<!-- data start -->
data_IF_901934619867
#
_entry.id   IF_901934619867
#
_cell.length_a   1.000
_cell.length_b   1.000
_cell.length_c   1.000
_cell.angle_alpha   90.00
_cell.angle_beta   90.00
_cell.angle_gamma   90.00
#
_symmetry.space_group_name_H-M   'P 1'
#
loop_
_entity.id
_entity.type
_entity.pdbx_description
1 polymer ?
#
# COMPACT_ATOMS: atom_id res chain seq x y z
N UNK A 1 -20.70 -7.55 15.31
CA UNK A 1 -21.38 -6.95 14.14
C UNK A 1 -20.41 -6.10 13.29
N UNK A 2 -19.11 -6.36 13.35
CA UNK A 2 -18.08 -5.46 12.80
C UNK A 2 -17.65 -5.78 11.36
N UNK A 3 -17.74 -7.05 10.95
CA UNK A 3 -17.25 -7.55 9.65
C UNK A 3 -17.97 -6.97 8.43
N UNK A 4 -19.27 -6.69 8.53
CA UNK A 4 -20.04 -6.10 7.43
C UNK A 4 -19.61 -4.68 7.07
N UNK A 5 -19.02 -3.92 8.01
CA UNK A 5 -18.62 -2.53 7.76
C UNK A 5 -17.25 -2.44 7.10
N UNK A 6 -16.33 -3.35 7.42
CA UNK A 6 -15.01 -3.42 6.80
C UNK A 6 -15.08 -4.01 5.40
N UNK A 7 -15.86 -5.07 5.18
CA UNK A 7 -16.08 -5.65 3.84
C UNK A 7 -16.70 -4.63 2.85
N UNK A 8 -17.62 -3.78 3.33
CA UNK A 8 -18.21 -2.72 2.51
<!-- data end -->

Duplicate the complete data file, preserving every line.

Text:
data_IF_901934619867
#
_entry.id   IF_901934619867
#
_cell.length_a   1.000
_cell.length_b   1.000
_cell.length_c   1.000
_cell.angle_alpha   90.00
_cell.angle_beta   90.00
_cell.angle_gamma   90.00
#
_symmetry.space_group_name_H-M   'P 1'
#
loop_
_entity.id
_entity.type
_entity.pdbx_description
1 polymer ?
#
# COMPACT_ATOMS: atom_id res chain seq x y z
N UNK A 1 -20.70 -7.55 15.31
CA UNK A 1 -21.38 -6.95 14.14
C UNK A 1 -20.41 -6.10 13.29
N UNK A 2 -19.11 -6.36 13.35
CA UNK A 2 -18.08 -5.46 12.80
C UNK A 2 -17.65 -5.78 11.36
N UNK A 3 -17.74 -7.05 10.95
CA UNK A 3 -17.25 -7.55 9.65
C UNK A 3 -17.97 -6.97 8.43
N UNK A 4 -19.27 -6.69 8.53
CA UNK A 4 -20.04 -6.10 7.43
C UNK A 4 -19.61 -4.68 7.07
N UNK A 5 -19.02 -3.92 8.01
CA UNK A 5 -18.62 -2.53 7.76
C UNK A 5 -17.25 -2.44 7.10
N UNK A 6 -16.33 -3.35 7.42
CA UNK A 6 -15.01 -3.42 6.80
C UNK A 6 -15.08 -4.01 5.40
N UNK A 7 -15.86 -5.07 5.18
CA UNK A 7 -16.08 -5.65 3.84
C UNK A 7 -16.70 -4.63 2.85
N UNK A 8 -17.62 -3.78 3.33
CA UNK A 8 -18.21 -2.72 2.51